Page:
June 5, 2009 Since bacteria mutate frequently and become resistant to new antibiotics, ophthalmic researchers are on a continuous quest to identify the worst offenders and best treatments. Infections occur rarely in LASIK patients, but data show rates are slowly rising.
A recent study at Yonsei University College of Medicine, South Korea, evaluated infection risk in 105 patients using eye surface (conjunctiva) swabs taken immediately before LASIK or similar refractive surgery to measure preexisting bacteria.
Coagulase-negative staphylococci (CNS) was found in 84.9 percent of the cultures grown from the swab samples, and 31.4 percent was antibiotic (methicillin)-resistant. In other studies over the past decade the incidence of resistant CNS was less than two percent. This significant increase suggests that resistant strains are spreading through community contact and not only through surgical units, the researchers said.
The community-based spread of infections like CNS and methicillin-resistant staphylococcus aureus (MRSA) is raising concern world-wide, including in the United States. Lead researcher Kyoung Yul Seo, M.D., and colleagues used five fluroquinolone antibiotics (three newer generation and two older) to treat the bacteria in the culture samples. The most effective was the newest fluroquinolone approved by the U.S. Food and Drug administration. Dr. Seo thinks using the newer fluroquinolones as initial treatment may limit bacterias' ability to generate resistant mutations.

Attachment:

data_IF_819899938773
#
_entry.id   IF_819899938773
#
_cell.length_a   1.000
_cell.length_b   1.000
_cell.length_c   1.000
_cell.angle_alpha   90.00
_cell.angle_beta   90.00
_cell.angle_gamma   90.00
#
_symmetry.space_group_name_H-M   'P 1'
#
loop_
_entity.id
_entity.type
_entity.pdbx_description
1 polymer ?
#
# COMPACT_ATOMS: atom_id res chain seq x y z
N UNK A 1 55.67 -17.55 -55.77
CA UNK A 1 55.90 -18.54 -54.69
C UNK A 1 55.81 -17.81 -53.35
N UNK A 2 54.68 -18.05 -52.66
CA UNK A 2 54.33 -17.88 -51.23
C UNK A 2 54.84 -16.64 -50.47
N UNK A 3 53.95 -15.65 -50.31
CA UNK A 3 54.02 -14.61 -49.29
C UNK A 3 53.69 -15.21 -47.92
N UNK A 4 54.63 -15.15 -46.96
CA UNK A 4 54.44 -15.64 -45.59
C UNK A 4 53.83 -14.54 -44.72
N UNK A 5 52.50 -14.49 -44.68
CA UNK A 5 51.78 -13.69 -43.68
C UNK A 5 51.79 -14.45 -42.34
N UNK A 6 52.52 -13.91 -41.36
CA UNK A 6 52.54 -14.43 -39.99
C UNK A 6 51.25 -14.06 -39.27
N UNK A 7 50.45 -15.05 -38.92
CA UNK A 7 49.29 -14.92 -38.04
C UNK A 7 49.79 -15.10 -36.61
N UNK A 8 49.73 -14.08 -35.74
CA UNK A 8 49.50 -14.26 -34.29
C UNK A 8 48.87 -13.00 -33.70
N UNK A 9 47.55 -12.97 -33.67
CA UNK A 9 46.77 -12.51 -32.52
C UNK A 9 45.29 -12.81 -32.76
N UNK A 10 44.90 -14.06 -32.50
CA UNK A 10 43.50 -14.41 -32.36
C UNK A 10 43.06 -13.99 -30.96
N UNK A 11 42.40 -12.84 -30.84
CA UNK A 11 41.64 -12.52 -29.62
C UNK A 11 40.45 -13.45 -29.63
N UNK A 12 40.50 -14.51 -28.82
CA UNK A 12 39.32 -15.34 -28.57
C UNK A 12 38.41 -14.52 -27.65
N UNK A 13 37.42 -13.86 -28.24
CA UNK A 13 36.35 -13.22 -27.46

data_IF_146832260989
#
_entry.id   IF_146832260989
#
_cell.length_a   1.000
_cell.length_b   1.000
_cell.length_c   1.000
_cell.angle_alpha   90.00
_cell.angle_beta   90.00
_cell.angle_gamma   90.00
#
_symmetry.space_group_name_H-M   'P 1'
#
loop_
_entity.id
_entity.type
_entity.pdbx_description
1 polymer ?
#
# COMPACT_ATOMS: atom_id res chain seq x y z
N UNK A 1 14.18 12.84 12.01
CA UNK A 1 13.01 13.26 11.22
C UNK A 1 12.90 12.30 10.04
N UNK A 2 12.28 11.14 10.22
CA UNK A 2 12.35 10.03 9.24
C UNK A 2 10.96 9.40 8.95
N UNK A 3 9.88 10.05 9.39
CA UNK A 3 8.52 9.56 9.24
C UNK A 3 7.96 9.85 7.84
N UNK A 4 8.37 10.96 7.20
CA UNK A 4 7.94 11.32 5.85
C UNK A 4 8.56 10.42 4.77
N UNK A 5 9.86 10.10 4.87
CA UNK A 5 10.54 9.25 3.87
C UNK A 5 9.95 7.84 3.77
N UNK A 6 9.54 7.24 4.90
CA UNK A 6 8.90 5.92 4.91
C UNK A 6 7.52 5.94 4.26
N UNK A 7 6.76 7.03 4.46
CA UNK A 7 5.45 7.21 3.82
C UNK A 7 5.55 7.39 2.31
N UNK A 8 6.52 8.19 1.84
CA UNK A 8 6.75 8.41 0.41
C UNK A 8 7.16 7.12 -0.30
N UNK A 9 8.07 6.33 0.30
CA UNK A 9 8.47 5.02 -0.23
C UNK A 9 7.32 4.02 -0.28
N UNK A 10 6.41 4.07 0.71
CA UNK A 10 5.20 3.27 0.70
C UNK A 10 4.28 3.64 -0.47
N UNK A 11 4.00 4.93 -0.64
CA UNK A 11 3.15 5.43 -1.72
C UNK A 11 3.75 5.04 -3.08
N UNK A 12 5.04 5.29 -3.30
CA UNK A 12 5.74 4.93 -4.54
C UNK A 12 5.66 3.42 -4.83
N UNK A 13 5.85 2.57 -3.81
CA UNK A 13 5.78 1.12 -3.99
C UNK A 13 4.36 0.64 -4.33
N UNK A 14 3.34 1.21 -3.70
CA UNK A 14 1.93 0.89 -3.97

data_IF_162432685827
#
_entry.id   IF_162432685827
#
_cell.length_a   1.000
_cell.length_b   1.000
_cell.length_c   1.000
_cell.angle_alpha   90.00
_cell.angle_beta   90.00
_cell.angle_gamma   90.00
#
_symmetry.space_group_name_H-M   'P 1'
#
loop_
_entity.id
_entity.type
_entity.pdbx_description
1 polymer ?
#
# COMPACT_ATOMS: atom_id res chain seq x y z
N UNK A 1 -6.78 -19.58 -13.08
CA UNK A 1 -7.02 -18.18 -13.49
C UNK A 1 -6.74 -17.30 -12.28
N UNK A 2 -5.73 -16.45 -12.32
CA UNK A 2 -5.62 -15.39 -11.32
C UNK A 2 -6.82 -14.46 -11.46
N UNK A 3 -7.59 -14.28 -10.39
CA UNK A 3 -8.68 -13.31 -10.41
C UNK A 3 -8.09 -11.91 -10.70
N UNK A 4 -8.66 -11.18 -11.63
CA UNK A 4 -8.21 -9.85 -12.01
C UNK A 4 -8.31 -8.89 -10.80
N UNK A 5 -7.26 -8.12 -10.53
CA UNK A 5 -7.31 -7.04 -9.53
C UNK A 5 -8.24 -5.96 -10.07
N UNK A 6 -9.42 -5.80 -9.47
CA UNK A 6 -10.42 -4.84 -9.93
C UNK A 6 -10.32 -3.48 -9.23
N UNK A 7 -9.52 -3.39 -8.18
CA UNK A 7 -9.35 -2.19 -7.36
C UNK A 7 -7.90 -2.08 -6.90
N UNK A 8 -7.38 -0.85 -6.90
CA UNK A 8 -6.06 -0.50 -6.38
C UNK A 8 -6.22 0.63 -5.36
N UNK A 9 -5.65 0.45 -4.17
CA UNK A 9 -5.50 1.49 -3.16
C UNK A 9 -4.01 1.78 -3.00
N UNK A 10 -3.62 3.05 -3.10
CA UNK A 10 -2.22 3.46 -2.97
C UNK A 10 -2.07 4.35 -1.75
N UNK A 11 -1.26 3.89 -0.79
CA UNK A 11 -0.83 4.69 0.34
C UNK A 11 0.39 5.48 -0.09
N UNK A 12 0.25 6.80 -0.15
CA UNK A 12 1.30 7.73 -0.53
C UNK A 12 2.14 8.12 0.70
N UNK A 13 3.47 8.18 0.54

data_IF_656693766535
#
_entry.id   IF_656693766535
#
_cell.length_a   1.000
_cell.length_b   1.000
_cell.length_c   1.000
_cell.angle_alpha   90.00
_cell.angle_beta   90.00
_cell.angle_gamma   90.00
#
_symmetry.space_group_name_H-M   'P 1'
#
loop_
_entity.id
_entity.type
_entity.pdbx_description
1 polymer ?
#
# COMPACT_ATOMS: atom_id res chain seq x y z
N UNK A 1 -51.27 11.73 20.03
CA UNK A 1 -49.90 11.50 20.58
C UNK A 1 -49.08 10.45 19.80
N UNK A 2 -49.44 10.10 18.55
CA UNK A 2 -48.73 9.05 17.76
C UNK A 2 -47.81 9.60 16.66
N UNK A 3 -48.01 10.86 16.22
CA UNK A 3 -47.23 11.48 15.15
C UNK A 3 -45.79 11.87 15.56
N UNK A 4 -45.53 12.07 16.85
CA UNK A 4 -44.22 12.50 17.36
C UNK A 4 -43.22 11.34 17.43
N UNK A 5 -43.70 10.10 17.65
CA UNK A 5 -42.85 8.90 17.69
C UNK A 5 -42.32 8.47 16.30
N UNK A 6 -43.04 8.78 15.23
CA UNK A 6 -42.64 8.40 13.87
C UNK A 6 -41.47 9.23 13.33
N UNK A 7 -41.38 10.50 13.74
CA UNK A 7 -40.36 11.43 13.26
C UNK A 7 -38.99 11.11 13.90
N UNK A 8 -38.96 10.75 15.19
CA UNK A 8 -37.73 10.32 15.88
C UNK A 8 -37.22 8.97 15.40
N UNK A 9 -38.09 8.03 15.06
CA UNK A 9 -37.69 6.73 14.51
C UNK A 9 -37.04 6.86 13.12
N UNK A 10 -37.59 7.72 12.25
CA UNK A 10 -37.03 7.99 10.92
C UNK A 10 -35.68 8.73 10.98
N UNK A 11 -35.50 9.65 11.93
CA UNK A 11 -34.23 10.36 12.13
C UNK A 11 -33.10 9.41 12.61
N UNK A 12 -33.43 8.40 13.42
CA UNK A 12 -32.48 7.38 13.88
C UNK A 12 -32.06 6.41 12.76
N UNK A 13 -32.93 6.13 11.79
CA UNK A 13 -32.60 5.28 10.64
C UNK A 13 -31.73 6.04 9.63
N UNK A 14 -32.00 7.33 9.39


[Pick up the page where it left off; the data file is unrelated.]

"Since resistant CNS is now widespread, it makes sense to develop ophthalmic agents using the newest fluroquinolones and to consider their use after refractive surgery to attempt to reduce infections, " Dr. Seo said.
This research was published in the June issue of Ophthalmology, the journal of the American Academy of Ophthalmology.
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